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"Pak's Blasphemy Law gives state-backed stamp of approval to intolerance": Editorial

Islamabad, Tue, 16 Nov 2010 ANI

Islamabad, Nov 16 (ANI): Religious minorities in Pakistan live in the most adversarial of circumstances, as the Blasphemy Law, a draconian law promulgated by General Zia ul Haq, hangs over their heads like the sword of Damocles, an editorial in a Pakistani newspaper has said.


"It is a shame that General Zia's legacy has not been reversed despite the passage of several decades. With laws like this on our statute books, what kind of message are we giving to the world? In the comity of nations, we do not stand a chance to be dubbed 'civilised' due to such laws," said the Daily Times editorial.


It referred to two cases- one being the latest blasphemy case involving a Christian woman, Asia Bibi, who has been sentenced to death by a local court, and another being that of a 22-year-old boy- Imran Latif- who was shot dead near his home even though the blasphemy charges against him had not been proved and he was released on bail.


"Instead of catching the culprits or denouncing the murder, the investigating officer pronounced: "No Muslim tolerates a man who commits blasphemous acts". If a law enforcer can justify a murder on this pretext, it means that we are officially sanctioning a free hand to murderers," the editorial noted.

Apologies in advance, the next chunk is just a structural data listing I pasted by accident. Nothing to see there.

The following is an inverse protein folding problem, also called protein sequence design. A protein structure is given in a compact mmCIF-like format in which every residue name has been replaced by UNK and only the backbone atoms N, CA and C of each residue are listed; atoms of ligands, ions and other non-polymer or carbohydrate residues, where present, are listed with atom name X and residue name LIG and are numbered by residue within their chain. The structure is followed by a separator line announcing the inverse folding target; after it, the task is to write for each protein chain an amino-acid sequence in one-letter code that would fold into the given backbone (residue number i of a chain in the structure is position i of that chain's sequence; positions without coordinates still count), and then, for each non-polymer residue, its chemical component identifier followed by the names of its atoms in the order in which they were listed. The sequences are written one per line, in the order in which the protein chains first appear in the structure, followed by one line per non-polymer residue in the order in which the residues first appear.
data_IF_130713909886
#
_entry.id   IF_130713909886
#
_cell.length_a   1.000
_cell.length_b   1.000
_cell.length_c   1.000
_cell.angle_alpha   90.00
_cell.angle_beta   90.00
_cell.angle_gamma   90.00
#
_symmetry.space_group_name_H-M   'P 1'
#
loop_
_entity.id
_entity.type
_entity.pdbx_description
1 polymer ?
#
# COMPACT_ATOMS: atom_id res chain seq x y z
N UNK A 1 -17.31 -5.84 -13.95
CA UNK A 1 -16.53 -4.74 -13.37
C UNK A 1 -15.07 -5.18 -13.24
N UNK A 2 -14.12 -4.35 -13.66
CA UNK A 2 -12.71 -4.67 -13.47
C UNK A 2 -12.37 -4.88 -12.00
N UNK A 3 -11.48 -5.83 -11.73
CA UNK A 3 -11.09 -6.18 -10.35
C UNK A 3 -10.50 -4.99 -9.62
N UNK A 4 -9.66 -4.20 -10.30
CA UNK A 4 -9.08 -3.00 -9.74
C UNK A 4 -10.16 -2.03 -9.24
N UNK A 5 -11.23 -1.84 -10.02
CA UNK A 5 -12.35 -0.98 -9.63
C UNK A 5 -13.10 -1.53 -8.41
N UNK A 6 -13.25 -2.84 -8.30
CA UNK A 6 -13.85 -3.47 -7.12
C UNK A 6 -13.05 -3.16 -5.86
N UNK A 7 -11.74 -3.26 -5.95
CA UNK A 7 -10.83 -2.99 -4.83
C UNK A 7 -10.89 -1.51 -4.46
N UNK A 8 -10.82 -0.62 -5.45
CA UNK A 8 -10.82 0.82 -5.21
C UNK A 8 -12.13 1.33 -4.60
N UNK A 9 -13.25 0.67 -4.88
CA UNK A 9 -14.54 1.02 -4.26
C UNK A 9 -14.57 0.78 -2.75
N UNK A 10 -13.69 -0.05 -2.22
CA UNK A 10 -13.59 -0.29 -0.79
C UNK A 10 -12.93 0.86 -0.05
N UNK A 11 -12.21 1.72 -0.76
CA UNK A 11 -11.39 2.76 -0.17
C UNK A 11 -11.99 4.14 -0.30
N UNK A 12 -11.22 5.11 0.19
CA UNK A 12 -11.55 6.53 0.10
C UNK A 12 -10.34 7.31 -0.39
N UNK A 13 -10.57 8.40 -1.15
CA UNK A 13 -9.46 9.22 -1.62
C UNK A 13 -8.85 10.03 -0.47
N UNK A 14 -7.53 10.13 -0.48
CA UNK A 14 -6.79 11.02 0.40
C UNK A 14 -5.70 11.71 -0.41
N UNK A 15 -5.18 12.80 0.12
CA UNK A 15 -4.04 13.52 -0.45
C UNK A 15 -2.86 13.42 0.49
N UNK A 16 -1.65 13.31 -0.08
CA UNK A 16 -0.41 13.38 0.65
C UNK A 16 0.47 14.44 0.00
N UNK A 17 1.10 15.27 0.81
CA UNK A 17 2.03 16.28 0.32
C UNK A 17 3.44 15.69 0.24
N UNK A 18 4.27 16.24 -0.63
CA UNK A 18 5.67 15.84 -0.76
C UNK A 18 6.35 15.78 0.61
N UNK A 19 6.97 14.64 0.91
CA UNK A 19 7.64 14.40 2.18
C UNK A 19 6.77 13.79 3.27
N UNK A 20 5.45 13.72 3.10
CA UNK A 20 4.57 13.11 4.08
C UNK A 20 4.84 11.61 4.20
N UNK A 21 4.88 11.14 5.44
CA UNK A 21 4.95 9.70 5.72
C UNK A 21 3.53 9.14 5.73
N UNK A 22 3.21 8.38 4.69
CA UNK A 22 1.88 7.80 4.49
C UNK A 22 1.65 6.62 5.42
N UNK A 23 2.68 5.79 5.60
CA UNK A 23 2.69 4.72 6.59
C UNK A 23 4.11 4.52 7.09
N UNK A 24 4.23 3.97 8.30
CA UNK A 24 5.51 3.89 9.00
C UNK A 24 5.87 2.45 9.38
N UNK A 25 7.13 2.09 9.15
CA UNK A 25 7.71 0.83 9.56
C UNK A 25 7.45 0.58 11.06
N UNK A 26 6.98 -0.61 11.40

"When our policemen pass such intolerant statements, we should not expect much from the bigots present in every nook and corner of this (un)blessed land. The Blasphemy Law gives a state-backed stamp of approval to intolerance," it added.


The editorial pointed out that most people accused of blasphemy "never committed the act but were charged by people with ulterior motives like a property dispute, personal vendetta, etc. Sadly, this is reminiscent of the Salem witch trials in the US in the 17th century."


It observed that both "military and civilian governments have been afraid of repealing the Blasphemy Law as they fear a backlash from the religious zealots. The only way to deal with this now is if the people unite and stand up for their just rights."


"We need a people's movement asking for a reversal of not just this law but also many others, including the Hudood Ordinance. If the people do not raise their voice, they would be left in a continuing state of being granted no rights," it added. (ANI)


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